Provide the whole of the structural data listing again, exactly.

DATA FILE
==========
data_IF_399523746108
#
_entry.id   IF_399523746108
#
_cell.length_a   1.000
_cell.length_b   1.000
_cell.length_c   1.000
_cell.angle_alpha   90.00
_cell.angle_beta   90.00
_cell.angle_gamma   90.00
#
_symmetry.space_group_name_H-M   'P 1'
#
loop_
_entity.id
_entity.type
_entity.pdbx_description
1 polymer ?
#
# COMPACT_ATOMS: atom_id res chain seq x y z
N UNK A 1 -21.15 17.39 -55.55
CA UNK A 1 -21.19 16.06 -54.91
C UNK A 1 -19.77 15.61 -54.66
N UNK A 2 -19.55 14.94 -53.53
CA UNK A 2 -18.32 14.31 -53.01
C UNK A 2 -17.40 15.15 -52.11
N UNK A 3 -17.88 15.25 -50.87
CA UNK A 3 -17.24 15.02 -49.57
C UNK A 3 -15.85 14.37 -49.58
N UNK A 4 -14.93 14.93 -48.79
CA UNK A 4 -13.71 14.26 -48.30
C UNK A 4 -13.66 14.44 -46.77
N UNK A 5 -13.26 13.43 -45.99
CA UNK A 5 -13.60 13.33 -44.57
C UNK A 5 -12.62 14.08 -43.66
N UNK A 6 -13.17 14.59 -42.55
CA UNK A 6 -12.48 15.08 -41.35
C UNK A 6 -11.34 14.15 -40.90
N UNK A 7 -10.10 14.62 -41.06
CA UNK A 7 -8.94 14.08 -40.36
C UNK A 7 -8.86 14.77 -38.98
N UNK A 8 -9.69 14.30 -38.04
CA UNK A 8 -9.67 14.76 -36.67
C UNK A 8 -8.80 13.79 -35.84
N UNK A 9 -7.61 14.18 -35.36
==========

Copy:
data_IF_399523746108
#
_entry.id   IF_399523746108
#
_cell.length_a   1.000
_cell.length_b   1.000
_cell.length_c   1.000
_cell.angle_alpha   90.00
_cell.angle_beta   90.00
_cell.angle_gamma   90.00
#
_symmetry.space_group_name_H-M   'P 1'
#
loop_
_entity.id
_entity.type
_entity.pdbx_description
1 polymer ?
#
# COMPACT_ATOMS: atom_id res chain seq x y z
N UNK A 1 -21.15 17.39 -55.55
CA UNK A 1 -21.19 16.06 -54.91
C UNK A 1 -19.77 15.61 -54.66
N UNK A 2 -19.55 14.94 -53.53
CA UNK A 2 -18.32 14.31 -53.01
C UNK A 2 -17.40 15.15 -52.11
N UNK A 3 -17.88 15.25 -50.87
CA UNK A 3 -17.24 15.02 -49.57
C UNK A 3 -15.85 14.37 -49.58
N UNK A 4 -14.93 14.93 -48.79
CA UNK A 4 -13.71 14.26 -48.30
C UNK A 4 -13.66 14.44 -46.77
N UNK A 5 -13.26 13.43 -45.99
CA UNK A 5 -13.60 13.33 -44.57
C UNK A 5 -12.62 14.08 -43.66
N UNK A 6 -13.17 14.59 -42.55
CA UNK A 6 -12.48 15.08 -41.35
C UNK A 6 -11.34 14.15 -40.90
N UNK A 7 -10.10 14.62 -41.06
CA UNK A 7 -8.94 14.08 -40.36
C UNK A 7 -8.86 14.77 -38.98
N UNK A 8 -9.69 14.30 -38.04
CA UNK A 8 -9.67 14.76 -36.67
C UNK A 8 -8.80 13.79 -35.84
N UNK A 9 -7.61 14.18 -35.36